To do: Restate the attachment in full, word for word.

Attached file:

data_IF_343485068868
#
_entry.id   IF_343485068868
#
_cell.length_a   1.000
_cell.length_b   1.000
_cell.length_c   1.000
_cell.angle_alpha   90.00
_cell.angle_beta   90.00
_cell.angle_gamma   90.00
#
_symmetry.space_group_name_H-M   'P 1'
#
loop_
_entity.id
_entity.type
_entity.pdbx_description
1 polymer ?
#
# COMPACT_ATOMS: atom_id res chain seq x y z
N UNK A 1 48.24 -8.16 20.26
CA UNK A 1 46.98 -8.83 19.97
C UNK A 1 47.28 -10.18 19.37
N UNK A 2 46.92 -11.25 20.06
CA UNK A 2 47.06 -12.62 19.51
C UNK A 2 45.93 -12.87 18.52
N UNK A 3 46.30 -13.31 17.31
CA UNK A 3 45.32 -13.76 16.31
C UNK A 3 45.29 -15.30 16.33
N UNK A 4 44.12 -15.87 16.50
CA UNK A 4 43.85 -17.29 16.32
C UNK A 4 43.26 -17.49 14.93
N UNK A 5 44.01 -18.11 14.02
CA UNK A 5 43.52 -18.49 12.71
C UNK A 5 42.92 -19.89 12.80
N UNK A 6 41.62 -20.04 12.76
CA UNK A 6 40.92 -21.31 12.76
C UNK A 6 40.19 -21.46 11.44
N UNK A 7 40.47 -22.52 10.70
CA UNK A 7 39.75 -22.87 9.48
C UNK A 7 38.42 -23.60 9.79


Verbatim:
data_IF_343485068868
#
_entry.id   IF_343485068868
#
_cell.length_a   1.000
_cell.length_b   1.000
_cell.length_c   1.000
_cell.angle_alpha   90.00
_cell.angle_beta   90.00
_cell.angle_gamma   90.00
#
_symmetry.space_group_name_H-M   'P 1'
#
loop_
_entity.id
_entity.type
_entity.pdbx_description
1 polymer ?
#
# COMPACT_ATOMS: atom_id res chain seq x y z
N UNK A 1 48.24 -8.16 20.26
CA UNK A 1 46.98 -8.83 19.97
C UNK A 1 47.28 -10.18 19.37
N UNK A 2 46.92 -11.25 20.06
CA UNK A 2 47.06 -12.62 19.51
C UNK A 2 45.93 -12.87 18.52
N UNK A 3 46.30 -13.31 17.31
CA UNK A 3 45.32 -13.76 16.31
C UNK A 3 45.29 -15.30 16.33
N UNK A 4 44.12 -15.87 16.50
CA UNK A 4 43.85 -17.29 16.32
C UNK A 4 43.26 -17.49 14.93
N UNK A 5 44.01 -18.11 14.02
CA UNK A 5 43.52 -18.49 12.71
C UNK A 5 42.92 -19.89 12.80
N UNK A 6 41.62 -20.04 12.76
CA UNK A 6 40.92 -21.31 12.76
C UNK A 6 40.19 -21.46 11.44
N UNK A 7 40.47 -22.52 10.70
CA UNK A 7 39.75 -22.87 9.48
C UNK A 7 38.42 -23.60 9.79